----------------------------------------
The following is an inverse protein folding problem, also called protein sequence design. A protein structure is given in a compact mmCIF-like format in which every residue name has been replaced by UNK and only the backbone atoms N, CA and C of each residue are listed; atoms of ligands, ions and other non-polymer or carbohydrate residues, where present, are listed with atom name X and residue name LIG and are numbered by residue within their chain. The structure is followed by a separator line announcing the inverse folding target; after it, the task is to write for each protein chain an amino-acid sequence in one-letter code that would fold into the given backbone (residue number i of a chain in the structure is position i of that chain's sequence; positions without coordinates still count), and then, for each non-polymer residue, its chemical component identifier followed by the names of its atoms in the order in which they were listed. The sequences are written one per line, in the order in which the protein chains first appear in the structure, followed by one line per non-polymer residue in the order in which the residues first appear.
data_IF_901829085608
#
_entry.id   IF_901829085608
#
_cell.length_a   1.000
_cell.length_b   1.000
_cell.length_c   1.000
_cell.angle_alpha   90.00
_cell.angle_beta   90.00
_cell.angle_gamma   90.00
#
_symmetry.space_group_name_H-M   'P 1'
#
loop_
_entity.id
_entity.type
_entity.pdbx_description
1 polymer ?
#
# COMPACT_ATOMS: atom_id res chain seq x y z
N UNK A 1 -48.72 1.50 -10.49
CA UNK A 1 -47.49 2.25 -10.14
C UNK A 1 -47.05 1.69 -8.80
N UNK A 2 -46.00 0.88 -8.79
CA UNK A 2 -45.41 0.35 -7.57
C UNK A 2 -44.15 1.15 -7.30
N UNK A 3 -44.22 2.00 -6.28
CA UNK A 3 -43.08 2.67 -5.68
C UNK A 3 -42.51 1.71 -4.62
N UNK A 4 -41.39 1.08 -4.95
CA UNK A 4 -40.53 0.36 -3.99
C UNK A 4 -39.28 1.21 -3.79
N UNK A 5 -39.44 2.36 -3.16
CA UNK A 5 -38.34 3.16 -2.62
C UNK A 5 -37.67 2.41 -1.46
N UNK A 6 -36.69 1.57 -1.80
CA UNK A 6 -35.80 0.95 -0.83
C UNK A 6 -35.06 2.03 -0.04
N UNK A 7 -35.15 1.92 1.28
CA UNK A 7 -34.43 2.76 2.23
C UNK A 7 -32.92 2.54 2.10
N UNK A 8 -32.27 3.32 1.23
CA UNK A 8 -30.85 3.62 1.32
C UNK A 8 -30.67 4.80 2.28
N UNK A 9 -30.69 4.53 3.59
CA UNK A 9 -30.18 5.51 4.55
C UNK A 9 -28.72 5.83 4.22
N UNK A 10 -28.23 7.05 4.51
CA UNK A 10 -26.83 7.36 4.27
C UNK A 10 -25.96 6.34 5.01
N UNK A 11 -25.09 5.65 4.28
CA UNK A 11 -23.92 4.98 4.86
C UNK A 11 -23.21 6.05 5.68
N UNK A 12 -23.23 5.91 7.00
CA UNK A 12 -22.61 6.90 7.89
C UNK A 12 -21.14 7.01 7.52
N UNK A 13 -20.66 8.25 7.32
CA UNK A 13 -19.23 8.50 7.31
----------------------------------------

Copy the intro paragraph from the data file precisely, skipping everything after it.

The following is an inverse protein folding problem, also called protein sequence design. A protein structure is given in a compact mmCIF-like format in which every residue name has been replaced by UNK and only the backbone atoms N, CA and C of each residue are listed; atoms of ligands, ions and other non-polymer or carbohydrate residues, where present, are listed with atom name X and residue name LIG and are numbered by residue within their chain. The structure is followed by a separator line announcing the inverse folding target; after it, the task is to write for each protein chain an amino-acid sequence in one-letter code that would fold into the given backbone (residue number i of a chain in the structure is position i of that chain's sequence; positions without coordinates still count), and then, for each non-polymer residue, its chemical component identifier followed by the names of its atoms in the order in which they were listed. The sequences are written one per line, in the order in which the protein chains first appear in the structure, followed by one line per non-polymer residue in the order in which the residues first appear.